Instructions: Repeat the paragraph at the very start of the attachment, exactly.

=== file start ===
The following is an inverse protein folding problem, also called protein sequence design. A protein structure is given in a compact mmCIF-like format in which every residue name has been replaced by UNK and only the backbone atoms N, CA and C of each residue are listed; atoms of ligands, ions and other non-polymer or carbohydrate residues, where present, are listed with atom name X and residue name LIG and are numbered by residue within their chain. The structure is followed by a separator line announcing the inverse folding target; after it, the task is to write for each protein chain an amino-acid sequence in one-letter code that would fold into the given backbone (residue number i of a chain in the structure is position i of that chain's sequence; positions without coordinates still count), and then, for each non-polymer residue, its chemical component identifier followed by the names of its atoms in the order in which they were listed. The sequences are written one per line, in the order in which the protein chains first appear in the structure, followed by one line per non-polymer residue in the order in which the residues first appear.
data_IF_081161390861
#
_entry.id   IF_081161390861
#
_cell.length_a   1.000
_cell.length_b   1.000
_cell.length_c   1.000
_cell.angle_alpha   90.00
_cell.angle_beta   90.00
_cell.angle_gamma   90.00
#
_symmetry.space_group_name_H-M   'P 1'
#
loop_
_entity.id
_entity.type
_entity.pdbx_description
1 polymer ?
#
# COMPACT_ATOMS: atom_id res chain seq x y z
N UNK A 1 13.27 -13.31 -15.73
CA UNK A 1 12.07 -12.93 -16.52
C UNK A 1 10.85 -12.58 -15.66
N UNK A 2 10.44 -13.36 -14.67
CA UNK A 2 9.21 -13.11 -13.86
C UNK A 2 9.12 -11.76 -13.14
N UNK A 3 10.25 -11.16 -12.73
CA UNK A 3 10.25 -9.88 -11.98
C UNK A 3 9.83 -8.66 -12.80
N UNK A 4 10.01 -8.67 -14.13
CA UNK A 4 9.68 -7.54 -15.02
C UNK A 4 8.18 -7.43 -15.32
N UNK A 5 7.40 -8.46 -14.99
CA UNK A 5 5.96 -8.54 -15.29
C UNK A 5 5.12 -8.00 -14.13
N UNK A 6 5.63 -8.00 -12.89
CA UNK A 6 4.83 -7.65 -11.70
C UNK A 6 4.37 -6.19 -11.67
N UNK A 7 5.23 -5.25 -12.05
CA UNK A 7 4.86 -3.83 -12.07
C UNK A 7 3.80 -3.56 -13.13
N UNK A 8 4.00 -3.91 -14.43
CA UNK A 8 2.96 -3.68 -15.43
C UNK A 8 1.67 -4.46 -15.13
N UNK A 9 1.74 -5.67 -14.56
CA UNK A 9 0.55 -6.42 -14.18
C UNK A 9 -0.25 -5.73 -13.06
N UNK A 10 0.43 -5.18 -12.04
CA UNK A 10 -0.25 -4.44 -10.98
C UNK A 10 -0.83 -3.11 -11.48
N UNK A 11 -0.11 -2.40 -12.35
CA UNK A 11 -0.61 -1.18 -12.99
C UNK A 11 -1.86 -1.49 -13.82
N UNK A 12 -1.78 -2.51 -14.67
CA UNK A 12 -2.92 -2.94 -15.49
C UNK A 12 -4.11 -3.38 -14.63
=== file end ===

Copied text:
The following is an inverse protein folding problem, also called protein sequence design. A protein structure is given in a compact mmCIF-like format in which every residue name has been replaced by UNK and only the backbone atoms N, CA and C of each residue are listed; atoms of ligands, ions and other non-polymer or carbohydrate residues, where present, are listed with atom name X and residue name LIG and are numbered by residue within their chain. The structure is followed by a separator line announcing the inverse folding target; after it, the task is to write for each protein chain an amino-acid sequence in one-letter code that would fold into the given backbone (residue number i of a chain in the structure is position i of that chain's sequence; positions without coordinates still count), and then, for each non-polymer residue, its chemical component identifier followed by the names of its atoms in the order in which they were listed. The sequences are written one per line, in the order in which the protein chains first appear in the structure, followed by one line per non-polymer residue in the order in which the residues first appear.